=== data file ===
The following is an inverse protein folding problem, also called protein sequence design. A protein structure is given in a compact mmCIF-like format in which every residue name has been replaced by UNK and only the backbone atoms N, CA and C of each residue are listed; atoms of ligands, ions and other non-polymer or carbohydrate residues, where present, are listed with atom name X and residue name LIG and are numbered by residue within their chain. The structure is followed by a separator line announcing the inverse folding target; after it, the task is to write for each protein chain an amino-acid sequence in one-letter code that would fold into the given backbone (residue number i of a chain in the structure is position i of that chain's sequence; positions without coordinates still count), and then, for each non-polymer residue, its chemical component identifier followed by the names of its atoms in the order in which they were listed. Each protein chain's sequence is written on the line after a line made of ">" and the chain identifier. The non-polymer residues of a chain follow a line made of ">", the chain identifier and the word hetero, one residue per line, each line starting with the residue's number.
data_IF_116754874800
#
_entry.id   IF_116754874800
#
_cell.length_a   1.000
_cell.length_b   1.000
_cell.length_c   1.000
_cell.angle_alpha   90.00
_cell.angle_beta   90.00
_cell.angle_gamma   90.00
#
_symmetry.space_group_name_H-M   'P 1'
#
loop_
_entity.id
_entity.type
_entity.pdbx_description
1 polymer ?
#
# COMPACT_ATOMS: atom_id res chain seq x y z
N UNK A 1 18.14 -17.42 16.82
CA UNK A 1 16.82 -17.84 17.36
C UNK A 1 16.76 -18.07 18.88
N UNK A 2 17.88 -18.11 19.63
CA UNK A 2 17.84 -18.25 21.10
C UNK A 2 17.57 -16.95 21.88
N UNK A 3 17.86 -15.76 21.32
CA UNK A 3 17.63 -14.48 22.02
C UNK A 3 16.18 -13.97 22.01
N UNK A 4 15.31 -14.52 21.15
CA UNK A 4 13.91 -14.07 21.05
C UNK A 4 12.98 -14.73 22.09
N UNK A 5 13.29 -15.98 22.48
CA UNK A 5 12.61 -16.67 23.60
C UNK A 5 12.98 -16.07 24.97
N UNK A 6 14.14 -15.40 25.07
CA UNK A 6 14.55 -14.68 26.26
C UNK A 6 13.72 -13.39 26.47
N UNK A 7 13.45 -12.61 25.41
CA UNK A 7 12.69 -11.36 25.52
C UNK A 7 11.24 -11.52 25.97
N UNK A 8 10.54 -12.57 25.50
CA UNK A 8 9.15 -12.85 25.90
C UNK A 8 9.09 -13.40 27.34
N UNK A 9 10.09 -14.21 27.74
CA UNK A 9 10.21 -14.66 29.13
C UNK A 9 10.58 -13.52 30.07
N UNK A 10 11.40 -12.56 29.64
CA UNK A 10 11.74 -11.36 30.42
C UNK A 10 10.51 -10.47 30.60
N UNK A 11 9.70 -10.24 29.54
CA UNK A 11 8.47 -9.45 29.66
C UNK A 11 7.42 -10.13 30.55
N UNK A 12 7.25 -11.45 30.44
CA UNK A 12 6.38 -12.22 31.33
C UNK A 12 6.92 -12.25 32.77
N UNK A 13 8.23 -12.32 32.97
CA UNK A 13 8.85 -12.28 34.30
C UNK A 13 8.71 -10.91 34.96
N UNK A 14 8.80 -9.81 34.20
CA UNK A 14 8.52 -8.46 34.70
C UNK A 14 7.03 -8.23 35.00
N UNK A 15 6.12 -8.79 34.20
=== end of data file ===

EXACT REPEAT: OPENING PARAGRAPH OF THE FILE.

The following is an inverse protein folding problem, also called protein sequence design. A protein structure is given in a compact mmCIF-like format in which every residue name has been replaced by UNK and only the backbone atoms N, CA and C of each residue are listed; atoms of ligands, ions and other non-polymer or carbohydrate residues, where present, are listed with atom name X and residue name LIG and are numbered by residue within their chain. The structure is followed by a separator line announcing the inverse folding target; after it, the task is to write for each protein chain an amino-acid sequence in one-letter code that would fold into the given backbone (residue number i of a chain in the structure is position i of that chain's sequence; positions without coordinates still count), and then, for each non-polymer residue, its chemical component identifier followed by the names of its atoms in the order in which they were listed. Each protein chain's sequence is written on the line after a line made of ">" and the chain identifier. The non-polymer residues of a chain follow a line made of ">", the chain identifier and the word hetero, one residue per line, each line starting with the residue's number.